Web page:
The primary objectives of my research program in Applied Genomics and Cancer Therapeutics (AGCT) are to understand the genetic basis of cancer and to translate this knowledge into clinical applications in the early detection and treatment of cancer. To support these objectives, my current research focuses on three areas:
A. Genomics of ovarian cancer: Although genetic alterations are considered a hallmark of cancer, specific genetic alterations serve as “drivers” in cancer progression while others are considered “passenger” mutations. Advances in the identification of “driver” genetic alterations in cancer will lead to the development of novel therapeutic targets to effectively treat cancer, and it is a prerequisite in the era of “Personalized Medicine” or “Precision Cancer Medicine.” My research focuses on the characterization of genetic mutations from cancer genomes to identify driver mutations and the development of experimental therapeutics that target driver genes in ovarian cancer. We are developing tools to perform variant calling from RNA as well as from formalin-fixed archived tumor samples, translocation detection from mate-pair sequencing, and phylogenetic analyses to understand the evolution and progression of ovarian cancer.
B. Functional Genomics: Resistance to chemotherapy in metastatic disease settings is a major contributing factor to the high rate of mortality in ovarian cancer. The primary objectives of this research focus are to identify genes and biological pathways regulating ovarian cancer metastasis and chemotherapy resistance and to identify novel therapeutic targets to treat advanced ovarian cancer. To achieve these goals, we have generated a genome-wide custom cancer toolkit (tumor-derived cDNA library from 10 tumor samples collected from women with chemotherapy-resistant ovarian cancer), and we are performing genome-wide ORF screens to identify driver genes that promote chemotherapy resistance. In addition, we are using complementary genome-wide RNAi screening to identify genes that modulate ovarian cancer metastasis and chemotherapy resistance and to identify synthetic lethal phenotypes to overcome chemotherapy resistance.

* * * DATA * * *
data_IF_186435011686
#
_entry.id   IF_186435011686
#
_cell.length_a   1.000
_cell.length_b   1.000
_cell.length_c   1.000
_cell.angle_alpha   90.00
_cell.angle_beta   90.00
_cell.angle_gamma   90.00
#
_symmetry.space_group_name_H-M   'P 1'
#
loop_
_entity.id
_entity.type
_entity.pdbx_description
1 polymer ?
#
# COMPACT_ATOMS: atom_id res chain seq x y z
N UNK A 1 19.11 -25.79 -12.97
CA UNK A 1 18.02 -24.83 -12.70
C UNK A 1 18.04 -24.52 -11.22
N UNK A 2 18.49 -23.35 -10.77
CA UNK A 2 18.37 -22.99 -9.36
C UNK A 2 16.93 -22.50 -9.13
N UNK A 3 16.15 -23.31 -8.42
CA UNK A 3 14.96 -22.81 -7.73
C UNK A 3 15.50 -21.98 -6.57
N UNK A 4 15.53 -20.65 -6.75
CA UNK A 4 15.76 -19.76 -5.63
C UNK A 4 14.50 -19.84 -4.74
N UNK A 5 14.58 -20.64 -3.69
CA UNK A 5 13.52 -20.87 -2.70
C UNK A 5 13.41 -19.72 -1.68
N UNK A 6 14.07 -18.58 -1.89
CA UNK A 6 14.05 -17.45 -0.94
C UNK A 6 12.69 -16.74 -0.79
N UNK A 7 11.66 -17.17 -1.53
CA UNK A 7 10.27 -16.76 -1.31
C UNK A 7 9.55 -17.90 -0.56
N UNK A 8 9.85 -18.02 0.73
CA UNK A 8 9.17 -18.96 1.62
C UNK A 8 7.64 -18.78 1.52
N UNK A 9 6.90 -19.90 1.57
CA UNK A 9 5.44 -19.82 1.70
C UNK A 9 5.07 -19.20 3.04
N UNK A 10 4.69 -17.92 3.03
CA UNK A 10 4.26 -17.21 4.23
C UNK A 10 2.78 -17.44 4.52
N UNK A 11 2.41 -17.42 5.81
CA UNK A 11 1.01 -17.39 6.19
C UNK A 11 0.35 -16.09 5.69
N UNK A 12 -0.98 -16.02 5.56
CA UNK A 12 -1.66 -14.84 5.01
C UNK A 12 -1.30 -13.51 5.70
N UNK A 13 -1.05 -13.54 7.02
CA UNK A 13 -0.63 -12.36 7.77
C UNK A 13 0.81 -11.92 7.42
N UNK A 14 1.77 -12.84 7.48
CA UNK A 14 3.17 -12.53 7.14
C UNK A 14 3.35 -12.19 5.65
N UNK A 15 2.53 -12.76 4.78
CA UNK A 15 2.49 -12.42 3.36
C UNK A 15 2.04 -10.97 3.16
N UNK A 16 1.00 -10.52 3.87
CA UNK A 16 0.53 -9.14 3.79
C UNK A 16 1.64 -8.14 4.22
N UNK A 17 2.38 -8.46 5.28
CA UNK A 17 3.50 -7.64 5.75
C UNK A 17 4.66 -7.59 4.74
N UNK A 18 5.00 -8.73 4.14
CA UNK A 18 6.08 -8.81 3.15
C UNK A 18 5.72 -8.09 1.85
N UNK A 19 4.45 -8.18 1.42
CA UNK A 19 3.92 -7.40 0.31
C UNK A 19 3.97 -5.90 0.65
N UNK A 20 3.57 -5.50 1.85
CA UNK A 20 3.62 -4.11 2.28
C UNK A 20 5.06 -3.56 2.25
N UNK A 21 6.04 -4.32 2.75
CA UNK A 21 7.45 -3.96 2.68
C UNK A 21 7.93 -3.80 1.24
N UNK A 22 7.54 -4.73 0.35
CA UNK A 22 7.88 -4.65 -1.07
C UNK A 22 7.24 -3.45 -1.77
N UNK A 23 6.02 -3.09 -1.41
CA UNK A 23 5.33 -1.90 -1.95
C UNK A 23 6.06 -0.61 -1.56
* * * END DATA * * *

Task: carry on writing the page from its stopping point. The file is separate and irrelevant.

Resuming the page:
C. Molecular Cancer Therapeutics: The Cancer Genome Atlas studies also identify FOXM1 as a candidate gene that is overexpressed in 84% of high-grade serous ovarian cancer. High levels of FOXM1 expression in this disease suggest it may serve as a therapeutic target, analogous to Her2 in breast cancer, Abl in leukemia, and Braf in melanoma serving as therapeutic targets in respective diseases. We are defining the regulatory feedback loop between FOXM1 and MYC and how this nexus contribute to adaptive therapeutic stress response and drug-tolerant cellular archetype. Finally, we are developing a rational combination of targeted therapies to exploit vulnerabilities in high-grade serous ovarian cancer. In particular, we are focusing on adaptive stress response and unfolded protein response as targets of vulnerabilities in ovarian cancer.